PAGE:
the absurdity that reads as funny

I think none of the speakers in this book are anything I would call real, even those closest to myself. I’m interested in the ideas and feelings that pull against each other, and this interest tends to militate against cohesion or consistency in the poems. At the same time, I hate the idea of randomness and meaninglessness! So I think the tragicomic note you’re hearing is me struggling to reconcile a seemingly cruelly random world with my own need for order and structure. If there is an omniscient maker of these poems, that speaker is still not omnipotent—-you can know a lot without being able to control much of anything. So the extent to which the maker can set up the world of a poem is limited by the inherent contrariness of reality and of language. I wouldn’t say that my poems stage a weirdness, exactly—I think the materials of life just *are* quite weird. The absurdity that reads as funny isn’t something that I’d say I go in search of—-it’s something I’d say I’m perpetually trying to wrestle into some kind of sense. I don’t see being funny as an end in itself.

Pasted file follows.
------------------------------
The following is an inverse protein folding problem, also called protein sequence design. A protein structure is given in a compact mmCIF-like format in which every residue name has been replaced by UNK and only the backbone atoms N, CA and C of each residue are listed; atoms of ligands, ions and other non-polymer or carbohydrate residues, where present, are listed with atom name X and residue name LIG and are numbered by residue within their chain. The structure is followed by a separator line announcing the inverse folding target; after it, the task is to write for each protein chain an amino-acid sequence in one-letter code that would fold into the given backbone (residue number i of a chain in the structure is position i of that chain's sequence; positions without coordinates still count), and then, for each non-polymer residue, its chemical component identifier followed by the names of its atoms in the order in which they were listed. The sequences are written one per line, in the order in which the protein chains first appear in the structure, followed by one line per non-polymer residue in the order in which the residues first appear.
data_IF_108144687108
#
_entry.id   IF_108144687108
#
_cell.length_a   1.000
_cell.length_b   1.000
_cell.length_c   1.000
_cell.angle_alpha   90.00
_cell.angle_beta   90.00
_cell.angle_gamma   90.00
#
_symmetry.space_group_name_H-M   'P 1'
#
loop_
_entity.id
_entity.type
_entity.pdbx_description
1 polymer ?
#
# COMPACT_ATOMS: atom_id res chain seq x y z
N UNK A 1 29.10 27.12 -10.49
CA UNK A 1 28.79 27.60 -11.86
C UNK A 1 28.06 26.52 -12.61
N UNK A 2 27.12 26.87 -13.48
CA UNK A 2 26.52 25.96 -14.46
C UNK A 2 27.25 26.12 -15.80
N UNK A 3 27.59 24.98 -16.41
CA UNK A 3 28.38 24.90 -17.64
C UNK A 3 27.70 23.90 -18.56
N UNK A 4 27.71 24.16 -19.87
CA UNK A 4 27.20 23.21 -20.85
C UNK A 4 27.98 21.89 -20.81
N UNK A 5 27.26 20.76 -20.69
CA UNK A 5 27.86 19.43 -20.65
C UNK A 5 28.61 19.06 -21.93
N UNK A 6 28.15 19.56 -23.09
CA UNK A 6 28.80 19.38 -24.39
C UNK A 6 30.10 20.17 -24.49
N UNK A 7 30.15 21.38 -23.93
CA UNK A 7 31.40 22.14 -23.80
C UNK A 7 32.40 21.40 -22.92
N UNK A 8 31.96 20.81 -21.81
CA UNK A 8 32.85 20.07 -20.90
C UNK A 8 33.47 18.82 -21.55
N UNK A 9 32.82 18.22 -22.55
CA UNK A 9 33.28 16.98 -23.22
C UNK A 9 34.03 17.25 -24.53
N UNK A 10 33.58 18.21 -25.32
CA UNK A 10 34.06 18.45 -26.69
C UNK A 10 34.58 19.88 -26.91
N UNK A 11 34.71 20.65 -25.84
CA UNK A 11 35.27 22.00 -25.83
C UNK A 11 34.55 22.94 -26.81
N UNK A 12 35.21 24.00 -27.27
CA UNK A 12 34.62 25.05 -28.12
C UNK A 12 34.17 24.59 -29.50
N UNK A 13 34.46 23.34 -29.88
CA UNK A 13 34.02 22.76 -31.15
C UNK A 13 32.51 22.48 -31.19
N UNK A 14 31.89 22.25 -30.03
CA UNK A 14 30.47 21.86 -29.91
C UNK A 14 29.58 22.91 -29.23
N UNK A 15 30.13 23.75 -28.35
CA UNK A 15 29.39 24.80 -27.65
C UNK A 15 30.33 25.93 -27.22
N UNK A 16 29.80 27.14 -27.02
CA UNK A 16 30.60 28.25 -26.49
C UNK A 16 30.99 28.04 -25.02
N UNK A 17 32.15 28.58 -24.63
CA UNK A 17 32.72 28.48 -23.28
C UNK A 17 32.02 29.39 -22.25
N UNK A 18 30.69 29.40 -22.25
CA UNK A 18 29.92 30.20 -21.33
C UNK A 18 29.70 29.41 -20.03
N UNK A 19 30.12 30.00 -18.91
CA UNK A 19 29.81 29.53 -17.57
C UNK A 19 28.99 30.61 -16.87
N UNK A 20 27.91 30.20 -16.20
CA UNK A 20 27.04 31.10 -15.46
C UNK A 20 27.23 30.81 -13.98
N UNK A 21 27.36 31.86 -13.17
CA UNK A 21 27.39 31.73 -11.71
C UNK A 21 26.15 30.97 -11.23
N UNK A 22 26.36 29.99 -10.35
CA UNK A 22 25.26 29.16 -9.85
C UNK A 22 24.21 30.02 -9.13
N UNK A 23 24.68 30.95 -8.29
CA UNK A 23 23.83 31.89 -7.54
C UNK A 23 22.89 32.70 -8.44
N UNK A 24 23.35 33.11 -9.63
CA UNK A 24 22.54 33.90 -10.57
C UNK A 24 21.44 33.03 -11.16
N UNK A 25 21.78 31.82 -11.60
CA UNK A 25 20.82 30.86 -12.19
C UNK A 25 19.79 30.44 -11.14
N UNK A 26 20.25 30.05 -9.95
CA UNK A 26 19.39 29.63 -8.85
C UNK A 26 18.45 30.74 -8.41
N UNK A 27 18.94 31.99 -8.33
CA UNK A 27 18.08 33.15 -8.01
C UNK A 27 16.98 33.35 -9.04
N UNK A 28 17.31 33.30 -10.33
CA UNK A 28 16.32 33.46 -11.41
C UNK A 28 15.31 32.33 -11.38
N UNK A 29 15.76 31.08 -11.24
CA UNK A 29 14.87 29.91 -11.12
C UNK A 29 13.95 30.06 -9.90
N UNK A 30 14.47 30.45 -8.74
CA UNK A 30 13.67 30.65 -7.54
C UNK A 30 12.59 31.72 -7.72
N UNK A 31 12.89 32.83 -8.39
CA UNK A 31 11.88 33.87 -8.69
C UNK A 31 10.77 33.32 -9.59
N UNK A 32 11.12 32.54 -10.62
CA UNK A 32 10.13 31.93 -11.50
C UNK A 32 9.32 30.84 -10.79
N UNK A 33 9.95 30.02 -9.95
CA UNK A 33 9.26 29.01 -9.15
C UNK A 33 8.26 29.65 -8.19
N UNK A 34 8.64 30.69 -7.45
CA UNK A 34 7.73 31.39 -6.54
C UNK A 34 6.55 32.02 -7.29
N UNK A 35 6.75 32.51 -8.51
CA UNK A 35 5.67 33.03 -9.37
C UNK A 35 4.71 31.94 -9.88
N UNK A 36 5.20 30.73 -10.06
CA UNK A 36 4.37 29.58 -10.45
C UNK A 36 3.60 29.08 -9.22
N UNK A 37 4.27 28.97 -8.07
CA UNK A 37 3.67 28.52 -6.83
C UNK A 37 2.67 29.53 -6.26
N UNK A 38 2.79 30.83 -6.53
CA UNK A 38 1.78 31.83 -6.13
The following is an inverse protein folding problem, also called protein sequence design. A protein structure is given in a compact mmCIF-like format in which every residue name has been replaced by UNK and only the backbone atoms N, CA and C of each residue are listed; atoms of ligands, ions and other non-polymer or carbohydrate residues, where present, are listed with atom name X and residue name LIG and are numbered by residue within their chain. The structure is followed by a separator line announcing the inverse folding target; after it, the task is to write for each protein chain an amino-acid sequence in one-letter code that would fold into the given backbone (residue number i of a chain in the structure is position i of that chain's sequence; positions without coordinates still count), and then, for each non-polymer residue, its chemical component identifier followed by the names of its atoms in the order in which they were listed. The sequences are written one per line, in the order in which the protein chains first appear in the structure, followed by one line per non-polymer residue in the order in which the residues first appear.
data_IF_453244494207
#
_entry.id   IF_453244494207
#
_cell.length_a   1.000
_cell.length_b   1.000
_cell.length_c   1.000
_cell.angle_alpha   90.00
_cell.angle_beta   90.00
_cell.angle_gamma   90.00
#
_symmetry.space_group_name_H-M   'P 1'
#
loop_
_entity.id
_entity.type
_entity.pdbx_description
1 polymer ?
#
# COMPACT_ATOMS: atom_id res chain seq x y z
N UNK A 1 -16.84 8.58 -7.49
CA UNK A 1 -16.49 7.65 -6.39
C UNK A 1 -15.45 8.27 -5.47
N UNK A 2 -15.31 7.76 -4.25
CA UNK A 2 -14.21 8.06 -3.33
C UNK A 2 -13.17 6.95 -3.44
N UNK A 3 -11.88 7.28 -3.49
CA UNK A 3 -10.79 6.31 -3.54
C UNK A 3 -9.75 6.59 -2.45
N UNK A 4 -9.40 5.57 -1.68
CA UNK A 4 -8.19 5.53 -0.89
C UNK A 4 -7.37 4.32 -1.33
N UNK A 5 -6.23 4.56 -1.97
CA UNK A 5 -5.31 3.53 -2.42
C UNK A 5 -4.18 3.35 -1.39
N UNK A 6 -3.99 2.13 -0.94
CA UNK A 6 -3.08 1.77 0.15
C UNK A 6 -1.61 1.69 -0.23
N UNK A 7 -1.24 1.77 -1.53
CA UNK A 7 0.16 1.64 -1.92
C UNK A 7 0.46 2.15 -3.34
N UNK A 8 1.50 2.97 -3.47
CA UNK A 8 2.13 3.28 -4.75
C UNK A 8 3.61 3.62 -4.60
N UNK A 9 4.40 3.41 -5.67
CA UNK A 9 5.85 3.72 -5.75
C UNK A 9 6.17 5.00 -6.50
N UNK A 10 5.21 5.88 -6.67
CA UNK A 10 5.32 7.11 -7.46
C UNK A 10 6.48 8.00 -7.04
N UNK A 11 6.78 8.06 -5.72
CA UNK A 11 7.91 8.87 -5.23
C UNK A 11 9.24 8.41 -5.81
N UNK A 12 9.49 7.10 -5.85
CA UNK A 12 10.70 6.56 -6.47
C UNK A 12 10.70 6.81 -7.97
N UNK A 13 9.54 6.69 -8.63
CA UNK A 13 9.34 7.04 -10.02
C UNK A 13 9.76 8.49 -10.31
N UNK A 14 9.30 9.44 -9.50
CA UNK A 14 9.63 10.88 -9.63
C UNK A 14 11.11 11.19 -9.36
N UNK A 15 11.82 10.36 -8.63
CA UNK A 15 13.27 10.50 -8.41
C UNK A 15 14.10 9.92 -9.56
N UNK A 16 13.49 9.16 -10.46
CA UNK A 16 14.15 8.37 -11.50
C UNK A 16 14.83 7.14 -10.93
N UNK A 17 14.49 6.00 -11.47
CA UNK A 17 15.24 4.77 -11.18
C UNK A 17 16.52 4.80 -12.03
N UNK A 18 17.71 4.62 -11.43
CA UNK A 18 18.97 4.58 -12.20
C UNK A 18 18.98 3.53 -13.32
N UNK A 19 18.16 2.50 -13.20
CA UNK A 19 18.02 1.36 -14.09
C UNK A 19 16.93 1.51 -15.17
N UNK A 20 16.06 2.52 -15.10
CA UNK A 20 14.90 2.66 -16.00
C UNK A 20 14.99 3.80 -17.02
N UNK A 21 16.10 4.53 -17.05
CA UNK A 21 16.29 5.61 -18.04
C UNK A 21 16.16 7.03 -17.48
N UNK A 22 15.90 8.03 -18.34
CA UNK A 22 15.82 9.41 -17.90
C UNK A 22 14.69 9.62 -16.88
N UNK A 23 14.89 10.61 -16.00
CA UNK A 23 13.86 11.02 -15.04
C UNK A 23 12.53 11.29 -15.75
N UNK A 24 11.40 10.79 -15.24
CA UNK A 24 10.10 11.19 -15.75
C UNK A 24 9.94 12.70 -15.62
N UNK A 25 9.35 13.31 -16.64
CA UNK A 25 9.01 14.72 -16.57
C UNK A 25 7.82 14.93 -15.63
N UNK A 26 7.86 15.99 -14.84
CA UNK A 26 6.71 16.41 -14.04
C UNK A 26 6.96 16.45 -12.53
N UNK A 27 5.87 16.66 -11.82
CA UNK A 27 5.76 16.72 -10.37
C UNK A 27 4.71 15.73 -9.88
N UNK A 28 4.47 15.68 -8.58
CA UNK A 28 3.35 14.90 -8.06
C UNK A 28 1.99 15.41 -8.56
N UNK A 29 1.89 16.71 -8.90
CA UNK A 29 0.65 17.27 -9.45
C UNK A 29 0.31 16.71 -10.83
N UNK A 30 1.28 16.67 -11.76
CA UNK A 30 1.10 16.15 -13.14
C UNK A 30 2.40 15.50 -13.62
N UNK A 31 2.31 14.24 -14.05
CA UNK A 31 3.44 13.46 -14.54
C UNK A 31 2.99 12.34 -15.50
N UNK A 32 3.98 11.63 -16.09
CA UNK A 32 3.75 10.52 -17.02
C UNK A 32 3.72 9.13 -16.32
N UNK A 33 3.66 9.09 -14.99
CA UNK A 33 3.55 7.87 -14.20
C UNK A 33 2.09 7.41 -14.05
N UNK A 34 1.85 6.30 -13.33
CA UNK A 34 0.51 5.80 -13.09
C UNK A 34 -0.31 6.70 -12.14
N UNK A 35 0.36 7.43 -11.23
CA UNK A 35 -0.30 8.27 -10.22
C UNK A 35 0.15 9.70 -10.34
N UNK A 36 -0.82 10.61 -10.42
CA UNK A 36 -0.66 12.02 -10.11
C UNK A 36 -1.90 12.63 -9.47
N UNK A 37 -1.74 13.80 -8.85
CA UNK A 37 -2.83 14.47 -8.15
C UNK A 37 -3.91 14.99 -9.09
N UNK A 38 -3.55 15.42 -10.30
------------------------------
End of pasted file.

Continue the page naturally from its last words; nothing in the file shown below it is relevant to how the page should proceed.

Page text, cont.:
- Linda Besner, discussing her collection The Id Kid with Susan Gillis, over on Susan's Concrete & River blog. You can read the whole thing here.

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